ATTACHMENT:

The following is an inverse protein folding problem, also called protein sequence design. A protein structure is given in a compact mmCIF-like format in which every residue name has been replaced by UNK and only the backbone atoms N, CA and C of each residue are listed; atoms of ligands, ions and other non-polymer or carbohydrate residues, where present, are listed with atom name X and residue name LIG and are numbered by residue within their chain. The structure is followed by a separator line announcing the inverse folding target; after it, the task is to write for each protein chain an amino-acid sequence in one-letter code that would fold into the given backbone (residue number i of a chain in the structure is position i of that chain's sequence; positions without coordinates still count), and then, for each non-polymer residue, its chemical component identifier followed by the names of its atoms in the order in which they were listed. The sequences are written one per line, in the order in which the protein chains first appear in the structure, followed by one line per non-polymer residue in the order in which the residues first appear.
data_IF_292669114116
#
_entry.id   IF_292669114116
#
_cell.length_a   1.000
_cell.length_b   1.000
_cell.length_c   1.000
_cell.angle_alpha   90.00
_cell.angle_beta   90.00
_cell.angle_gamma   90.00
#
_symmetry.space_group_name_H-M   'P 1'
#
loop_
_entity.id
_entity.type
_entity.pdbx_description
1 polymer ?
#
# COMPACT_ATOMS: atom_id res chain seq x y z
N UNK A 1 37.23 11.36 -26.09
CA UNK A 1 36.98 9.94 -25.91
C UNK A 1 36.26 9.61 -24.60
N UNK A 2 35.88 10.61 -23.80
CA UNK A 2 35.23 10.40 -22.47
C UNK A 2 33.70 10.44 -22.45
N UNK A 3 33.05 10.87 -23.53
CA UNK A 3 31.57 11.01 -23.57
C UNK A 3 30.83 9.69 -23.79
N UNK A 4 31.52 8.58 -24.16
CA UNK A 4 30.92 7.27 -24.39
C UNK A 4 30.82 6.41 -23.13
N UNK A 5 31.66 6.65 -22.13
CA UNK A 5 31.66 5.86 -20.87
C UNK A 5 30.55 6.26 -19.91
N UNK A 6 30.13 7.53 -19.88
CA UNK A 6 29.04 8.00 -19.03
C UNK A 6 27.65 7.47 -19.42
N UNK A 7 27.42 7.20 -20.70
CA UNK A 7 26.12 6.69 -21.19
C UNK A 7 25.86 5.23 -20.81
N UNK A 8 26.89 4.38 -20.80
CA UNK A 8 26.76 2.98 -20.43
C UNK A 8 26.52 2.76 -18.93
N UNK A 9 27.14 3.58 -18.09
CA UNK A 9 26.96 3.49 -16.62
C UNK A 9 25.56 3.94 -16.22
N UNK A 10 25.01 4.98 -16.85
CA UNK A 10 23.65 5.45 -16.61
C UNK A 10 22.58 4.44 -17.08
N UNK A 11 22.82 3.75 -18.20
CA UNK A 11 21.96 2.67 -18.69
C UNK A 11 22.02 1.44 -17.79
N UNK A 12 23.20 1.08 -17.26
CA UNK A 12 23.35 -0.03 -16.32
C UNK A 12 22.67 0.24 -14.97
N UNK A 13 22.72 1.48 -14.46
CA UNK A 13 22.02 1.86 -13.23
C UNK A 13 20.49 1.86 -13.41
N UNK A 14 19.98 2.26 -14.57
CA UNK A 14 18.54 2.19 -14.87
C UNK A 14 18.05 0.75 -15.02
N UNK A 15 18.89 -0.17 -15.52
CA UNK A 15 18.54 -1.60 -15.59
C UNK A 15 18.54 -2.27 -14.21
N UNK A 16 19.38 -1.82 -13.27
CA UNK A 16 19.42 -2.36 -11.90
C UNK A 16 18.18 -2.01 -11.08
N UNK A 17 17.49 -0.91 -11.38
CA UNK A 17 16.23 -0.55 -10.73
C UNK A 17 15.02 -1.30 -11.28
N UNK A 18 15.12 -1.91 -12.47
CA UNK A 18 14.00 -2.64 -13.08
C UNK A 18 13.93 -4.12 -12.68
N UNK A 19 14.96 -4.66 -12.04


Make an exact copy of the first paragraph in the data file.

The following is an inverse protein folding problem, also called protein sequence design. A protein structure is given in a compact mmCIF-like format in which every residue name has been replaced by UNK and only the backbone atoms N, CA and C of each residue are listed; atoms of ligands, ions and other non-polymer or carbohydrate residues, where present, are listed with atom name X and residue name LIG and are numbered by residue within their chain. The structure is followed by a separator line announcing the inverse folding target; after it, the task is to write for each protein chain an amino-acid sequence in one-letter code that would fold into the given backbone (residue number i of a chain in the structure is position i of that chain's sequence; positions without coordinates still count), and then, for each non-polymer residue, its chemical component identifier followed by the names of its atoms in the order in which they were listed. The sequences are written one per line, in the order in which the protein chains first appear in the structure, followed by one line per non-polymer residue in the order in which the residues first appear.